The reconfiguration of clinical services report provides new insights into the drivers of reconfiguration and the underpinning evidence. It builds on a major analysis, commissioned by the National Institute for Health Research (NIHR), of reviews of service reconfigurations conducted by the National Clinical Advisory Team (NCAT).
This page summarises the report's findings on the reconfiguration of acute surgical services.
Proposals reviewed by NCAT
Most of the proposals reviewed by NCAT focused on the concentration of acute surgical services, often separating acute services from elective care to create ‘hot’ (emergency) and ‘cold’ (elective) sites.
Key drivers of acute surgical service reconfiguration
Cost, workforce and safety were the primary drivers of this type of reconfiguration.
Context and relevant policy
- There are around 600,000 emergency admissions under the care of general surgeons each year in England. Just over half of them present with abdominal pain.
- Emergency anaesthesia and surgery make up an estimated 40–50 per cent of the surgical workload in the UK.
- Sir Bruce Keogh’s proposal to designate A&E departments as either ‘emergency centres’ or ‘specialist emergency centres’ will have implications for the supporting acute medical and surgical services.
- Recommendations from the NHS Services, Seven Days a Week Forum, including:
- all emergency admissions should be reviewed by a consultant within 14 hours of admission
- hospital inpatients must have access to diagnostic services such as X-ray, ultrasound, CT scanning, magnetic resonance imaging (MRI), echocardiography, endoscopy, bronchoscopy and pathology
- hospital inpatients must have timely 24-hour access, seven days a week, to consultant-directed interventions that meet the relevant specialty guidelines.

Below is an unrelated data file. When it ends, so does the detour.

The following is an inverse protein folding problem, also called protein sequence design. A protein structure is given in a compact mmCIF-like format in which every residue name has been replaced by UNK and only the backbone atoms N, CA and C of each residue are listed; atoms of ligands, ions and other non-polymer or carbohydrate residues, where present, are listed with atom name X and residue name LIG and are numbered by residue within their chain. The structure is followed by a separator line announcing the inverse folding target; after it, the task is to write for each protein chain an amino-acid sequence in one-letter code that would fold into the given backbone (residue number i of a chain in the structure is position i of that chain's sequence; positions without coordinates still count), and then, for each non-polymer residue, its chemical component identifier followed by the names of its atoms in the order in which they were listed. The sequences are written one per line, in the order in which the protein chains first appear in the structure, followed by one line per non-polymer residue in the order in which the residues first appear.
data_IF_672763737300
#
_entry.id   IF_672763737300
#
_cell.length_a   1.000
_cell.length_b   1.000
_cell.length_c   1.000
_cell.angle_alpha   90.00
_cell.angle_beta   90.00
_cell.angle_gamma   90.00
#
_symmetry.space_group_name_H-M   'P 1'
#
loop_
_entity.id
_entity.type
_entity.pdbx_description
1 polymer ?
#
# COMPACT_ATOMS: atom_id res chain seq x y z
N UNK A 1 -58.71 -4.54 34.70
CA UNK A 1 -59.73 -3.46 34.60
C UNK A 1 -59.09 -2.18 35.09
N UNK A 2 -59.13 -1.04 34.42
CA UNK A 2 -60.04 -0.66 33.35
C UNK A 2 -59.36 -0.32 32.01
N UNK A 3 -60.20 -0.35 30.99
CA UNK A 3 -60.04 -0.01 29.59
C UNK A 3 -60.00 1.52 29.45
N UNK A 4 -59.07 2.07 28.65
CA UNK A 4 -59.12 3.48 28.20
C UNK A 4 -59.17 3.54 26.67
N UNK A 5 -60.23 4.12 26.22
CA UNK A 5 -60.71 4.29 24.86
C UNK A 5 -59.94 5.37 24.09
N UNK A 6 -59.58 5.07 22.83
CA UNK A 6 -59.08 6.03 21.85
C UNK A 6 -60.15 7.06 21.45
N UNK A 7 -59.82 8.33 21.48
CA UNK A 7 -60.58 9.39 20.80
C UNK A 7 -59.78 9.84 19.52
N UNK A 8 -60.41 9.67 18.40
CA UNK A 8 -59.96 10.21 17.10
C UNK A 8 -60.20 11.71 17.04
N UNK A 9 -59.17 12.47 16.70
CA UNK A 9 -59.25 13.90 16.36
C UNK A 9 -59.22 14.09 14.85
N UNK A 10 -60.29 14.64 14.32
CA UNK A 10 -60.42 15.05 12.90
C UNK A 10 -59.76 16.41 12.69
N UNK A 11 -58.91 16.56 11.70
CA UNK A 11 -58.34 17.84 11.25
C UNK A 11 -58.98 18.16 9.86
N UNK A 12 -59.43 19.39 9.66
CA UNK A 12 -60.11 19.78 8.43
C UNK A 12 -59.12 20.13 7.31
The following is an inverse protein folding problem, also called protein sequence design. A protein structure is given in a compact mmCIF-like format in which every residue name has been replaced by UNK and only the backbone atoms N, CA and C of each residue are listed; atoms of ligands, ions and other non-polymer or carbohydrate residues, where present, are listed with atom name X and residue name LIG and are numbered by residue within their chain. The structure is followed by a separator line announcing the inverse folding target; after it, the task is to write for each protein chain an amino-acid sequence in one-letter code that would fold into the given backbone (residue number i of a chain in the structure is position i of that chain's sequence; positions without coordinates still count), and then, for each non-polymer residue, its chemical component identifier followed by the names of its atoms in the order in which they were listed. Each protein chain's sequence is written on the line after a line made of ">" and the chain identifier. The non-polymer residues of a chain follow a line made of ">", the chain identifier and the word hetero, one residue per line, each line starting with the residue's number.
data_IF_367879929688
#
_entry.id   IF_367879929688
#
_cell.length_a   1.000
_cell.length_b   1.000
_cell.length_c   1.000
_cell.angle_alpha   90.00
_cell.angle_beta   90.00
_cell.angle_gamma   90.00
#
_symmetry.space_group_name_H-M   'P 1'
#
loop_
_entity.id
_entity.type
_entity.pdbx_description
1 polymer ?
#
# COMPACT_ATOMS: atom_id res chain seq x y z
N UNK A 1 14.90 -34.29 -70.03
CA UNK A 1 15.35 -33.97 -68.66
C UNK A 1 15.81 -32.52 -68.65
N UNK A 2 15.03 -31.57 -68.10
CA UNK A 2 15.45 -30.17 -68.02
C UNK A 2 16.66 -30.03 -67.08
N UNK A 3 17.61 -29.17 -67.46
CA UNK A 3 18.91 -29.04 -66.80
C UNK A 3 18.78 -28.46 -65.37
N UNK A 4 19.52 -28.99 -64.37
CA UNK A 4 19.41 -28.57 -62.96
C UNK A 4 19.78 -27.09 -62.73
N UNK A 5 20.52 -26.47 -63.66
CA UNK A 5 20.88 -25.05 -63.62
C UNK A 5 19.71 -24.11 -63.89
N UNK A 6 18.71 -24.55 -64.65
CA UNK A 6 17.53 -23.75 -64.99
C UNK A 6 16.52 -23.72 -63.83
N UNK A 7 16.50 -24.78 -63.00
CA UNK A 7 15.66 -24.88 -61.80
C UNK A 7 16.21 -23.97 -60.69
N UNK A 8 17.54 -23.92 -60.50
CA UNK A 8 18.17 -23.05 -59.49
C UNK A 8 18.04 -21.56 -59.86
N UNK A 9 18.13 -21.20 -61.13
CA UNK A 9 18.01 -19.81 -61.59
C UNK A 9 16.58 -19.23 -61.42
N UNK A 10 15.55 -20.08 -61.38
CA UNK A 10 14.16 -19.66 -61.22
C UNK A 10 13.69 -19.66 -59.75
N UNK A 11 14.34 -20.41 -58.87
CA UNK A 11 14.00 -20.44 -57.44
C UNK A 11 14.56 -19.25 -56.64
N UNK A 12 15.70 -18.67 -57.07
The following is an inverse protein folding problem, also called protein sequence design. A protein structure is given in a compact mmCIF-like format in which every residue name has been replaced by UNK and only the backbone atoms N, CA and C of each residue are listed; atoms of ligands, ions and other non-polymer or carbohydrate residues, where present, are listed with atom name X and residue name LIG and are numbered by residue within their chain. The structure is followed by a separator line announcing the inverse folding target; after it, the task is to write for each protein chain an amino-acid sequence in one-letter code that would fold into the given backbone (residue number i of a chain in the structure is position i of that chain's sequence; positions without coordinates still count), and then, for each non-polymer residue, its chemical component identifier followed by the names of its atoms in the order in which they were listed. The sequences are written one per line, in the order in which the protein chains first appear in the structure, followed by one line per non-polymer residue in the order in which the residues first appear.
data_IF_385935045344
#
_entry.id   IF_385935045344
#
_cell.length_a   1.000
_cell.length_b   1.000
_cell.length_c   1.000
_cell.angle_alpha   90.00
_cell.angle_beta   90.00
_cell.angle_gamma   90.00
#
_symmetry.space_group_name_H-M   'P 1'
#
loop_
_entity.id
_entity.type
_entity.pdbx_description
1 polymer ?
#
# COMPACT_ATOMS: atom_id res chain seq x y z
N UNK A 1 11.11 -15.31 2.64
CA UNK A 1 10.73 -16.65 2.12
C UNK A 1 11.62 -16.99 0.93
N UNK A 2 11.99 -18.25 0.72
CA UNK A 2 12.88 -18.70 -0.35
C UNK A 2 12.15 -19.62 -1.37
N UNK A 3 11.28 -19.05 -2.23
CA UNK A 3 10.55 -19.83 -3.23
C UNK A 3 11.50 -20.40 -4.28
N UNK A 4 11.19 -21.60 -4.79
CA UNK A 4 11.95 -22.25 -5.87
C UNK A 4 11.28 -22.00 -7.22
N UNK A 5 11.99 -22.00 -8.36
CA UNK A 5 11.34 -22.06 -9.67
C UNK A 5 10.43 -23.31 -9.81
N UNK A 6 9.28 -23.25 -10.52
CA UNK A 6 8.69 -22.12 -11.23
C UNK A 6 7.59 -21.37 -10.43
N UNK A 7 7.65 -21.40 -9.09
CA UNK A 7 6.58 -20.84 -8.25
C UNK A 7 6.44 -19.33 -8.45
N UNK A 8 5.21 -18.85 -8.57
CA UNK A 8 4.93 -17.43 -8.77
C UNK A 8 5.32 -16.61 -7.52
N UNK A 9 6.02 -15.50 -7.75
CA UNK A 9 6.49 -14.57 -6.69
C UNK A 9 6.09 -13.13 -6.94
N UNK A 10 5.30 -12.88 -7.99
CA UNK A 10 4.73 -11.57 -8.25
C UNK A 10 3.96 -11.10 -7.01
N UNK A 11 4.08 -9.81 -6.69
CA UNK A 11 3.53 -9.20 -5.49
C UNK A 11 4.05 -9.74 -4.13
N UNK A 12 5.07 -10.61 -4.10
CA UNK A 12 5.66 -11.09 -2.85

The current evidence base
Units providing 24/7 acute (emergency) surgery should ensure early consultant review and assessment (ie, within 12 hours). There should be consultant surgeons and anaesthetists available 24/7 to supervise operations on emergency surgical patients. Acute surgical services should be supported by a dedicated emergency theatre, appropriate critical care services, acute medicine and diagnostic services, including interventional radiology.
Outcomes for emergency surgery vary considerably between units. While centralisation of services may be one way of improving outcomes, the relationship between volume and outcomes is complex. There is also evidence that systematic application of improvement techniques, as well as high-quality peri-operative assessment and post-operative care, are key drivers of improvement.
The emerging field of telemedicine has the potential to improve access to specialist opinion and enhance the treatment of acutely ill patients.
Relevant college guidance
The Royal College of Surgeons of England recommends that the ‘on-take’ consultant, taking lead responsibility for emergency admissions, should be available for telephone advice at all times and on-site within 30 minutes when required. As an absolute minimum, patients not considered high risk are discussed with a consultant within 12 hours of admission.
The Royal College of Surgeons of England (RCS) supports the WHO surgical safety checklist as an ‘example of clinical best practice that is endorsed by the College and is currently being implemented throughout the NHS’. They also recommend that ‘peri-operative objective assessment of risk must become routine. Most importantly, identification of higher risk needs to trigger joint advance planning specific to that case’.
‘Concerns about the delivery and future viability of emergency general surgery are such that the College and the ASGBI believe NHS England should consider establishing a Strategic Clinical Network to oversee the delivery of safe, efficient care and ensure a whole systems approach… Decisions about service change need to be evidence based and aim to improve outcomes for patients. We fully support greater national clinical audit activity and research in order to develop the evidence base for improved patient care.’ (Royal College of Surgeons of England and Association of Surgeons of Great Britain and Ireland 2013, p 1)